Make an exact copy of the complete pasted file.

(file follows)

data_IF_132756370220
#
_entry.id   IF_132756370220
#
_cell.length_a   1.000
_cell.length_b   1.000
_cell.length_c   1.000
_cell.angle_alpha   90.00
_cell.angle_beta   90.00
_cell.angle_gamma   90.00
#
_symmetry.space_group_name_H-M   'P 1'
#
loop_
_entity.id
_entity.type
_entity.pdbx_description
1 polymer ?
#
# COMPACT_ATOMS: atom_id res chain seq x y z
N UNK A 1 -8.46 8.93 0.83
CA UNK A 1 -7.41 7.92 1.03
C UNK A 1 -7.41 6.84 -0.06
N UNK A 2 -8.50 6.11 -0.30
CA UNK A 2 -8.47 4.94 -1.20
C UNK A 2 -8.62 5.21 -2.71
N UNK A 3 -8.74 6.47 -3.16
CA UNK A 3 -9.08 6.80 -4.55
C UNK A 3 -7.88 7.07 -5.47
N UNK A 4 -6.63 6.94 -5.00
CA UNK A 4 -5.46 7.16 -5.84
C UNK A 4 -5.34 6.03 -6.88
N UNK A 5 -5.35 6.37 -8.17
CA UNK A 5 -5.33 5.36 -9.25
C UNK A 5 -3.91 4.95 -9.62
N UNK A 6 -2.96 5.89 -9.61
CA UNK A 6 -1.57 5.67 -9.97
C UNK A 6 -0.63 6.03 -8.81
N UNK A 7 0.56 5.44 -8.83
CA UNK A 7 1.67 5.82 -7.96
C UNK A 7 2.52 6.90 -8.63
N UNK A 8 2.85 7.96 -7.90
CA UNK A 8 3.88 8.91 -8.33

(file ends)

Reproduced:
data_IF_132756370220
#
_entry.id   IF_132756370220
#
_cell.length_a   1.000
_cell.length_b   1.000
_cell.length_c   1.000
_cell.angle_alpha   90.00
_cell.angle_beta   90.00
_cell.angle_gamma   90.00
#
_symmetry.space_group_name_H-M   'P 1'
#
loop_
_entity.id
_entity.type
_entity.pdbx_description
1 polymer ?
#
# COMPACT_ATOMS: atom_id res chain seq x y z
N UNK A 1 -8.46 8.93 0.83
CA UNK A 1 -7.41 7.92 1.03
C UNK A 1 -7.41 6.84 -0.06
N UNK A 2 -8.50 6.11 -0.30
CA UNK A 2 -8.47 4.94 -1.20
C UNK A 2 -8.62 5.21 -2.71
N UNK A 3 -8.74 6.47 -3.16
CA UNK A 3 -9.08 6.80 -4.55
C UNK A 3 -7.88 7.07 -5.47
N UNK A 4 -6.63 6.94 -5.00
CA UNK A 4 -5.46 7.16 -5.84
C UNK A 4 -5.34 6.03 -6.88
N UNK A 5 -5.35 6.37 -8.17
CA UNK A 5 -5.33 5.36 -9.25
C UNK A 5 -3.91 4.95 -9.62
N UNK A 6 -2.96 5.89 -9.61
CA UNK A 6 -1.57 5.67 -9.97
C UNK A 6 -0.63 6.03 -8.81
N UNK A 7 0.56 5.44 -8.83
CA UNK A 7 1.67 5.82 -7.96
C UNK A 7 2.52 6.90 -8.63
N UNK A 8 2.85 7.96 -7.90
CA UNK A 8 3.88 8.91 -8.33